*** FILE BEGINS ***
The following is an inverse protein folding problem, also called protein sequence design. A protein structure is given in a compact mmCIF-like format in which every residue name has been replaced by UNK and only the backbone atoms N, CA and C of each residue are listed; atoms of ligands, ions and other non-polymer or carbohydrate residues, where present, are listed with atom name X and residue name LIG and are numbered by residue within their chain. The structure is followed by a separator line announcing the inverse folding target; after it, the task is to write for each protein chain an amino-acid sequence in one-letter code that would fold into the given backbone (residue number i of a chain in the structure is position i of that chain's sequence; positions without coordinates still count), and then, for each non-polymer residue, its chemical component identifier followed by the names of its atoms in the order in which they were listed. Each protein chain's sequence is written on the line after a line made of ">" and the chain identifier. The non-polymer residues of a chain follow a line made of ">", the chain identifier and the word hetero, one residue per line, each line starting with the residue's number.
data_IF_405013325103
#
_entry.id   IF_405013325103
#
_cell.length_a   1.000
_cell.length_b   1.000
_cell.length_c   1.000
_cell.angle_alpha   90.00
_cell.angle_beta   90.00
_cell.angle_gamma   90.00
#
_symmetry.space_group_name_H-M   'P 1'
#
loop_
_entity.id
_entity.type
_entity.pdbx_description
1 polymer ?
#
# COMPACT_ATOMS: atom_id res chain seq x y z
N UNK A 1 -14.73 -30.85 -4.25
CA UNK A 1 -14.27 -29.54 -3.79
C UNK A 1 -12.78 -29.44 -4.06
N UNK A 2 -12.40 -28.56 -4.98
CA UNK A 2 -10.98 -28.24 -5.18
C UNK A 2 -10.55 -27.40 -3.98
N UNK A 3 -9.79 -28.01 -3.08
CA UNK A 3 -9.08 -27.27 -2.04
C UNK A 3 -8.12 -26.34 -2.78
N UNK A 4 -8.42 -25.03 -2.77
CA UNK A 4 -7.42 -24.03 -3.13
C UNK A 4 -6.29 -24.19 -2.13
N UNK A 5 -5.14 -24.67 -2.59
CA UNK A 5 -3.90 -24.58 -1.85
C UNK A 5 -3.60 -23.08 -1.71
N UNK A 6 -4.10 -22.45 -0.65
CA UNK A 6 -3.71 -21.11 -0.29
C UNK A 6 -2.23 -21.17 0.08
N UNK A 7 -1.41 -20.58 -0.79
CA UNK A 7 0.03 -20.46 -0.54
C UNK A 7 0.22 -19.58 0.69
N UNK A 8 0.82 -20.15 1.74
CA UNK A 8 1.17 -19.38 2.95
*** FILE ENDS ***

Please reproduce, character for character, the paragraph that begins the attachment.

The following is an inverse protein folding problem, also called protein sequence design. A protein structure is given in a compact mmCIF-like format in which every residue name has been replaced by UNK and only the backbone atoms N, CA and C of each residue are listed; atoms of ligands, ions and other non-polymer or carbohydrate residues, where present, are listed with atom name X and residue name LIG and are numbered by residue within their chain. The structure is followed by a separator line announcing the inverse folding target; after it, the task is to write for each protein chain an amino-acid sequence in one-letter code that would fold into the given backbone (residue number i of a chain in the structure is position i of that chain's sequence; positions without coordinates still count), and then, for each non-polymer residue, its chemical component identifier followed by the names of its atoms in the order in which they were listed. Each protein chain's sequence is written on the line after a line made of ">" and the chain identifier. The non-polymer residues of a chain follow a line made of ">", the chain identifier and the word hetero, one residue per line, each line starting with the residue's number.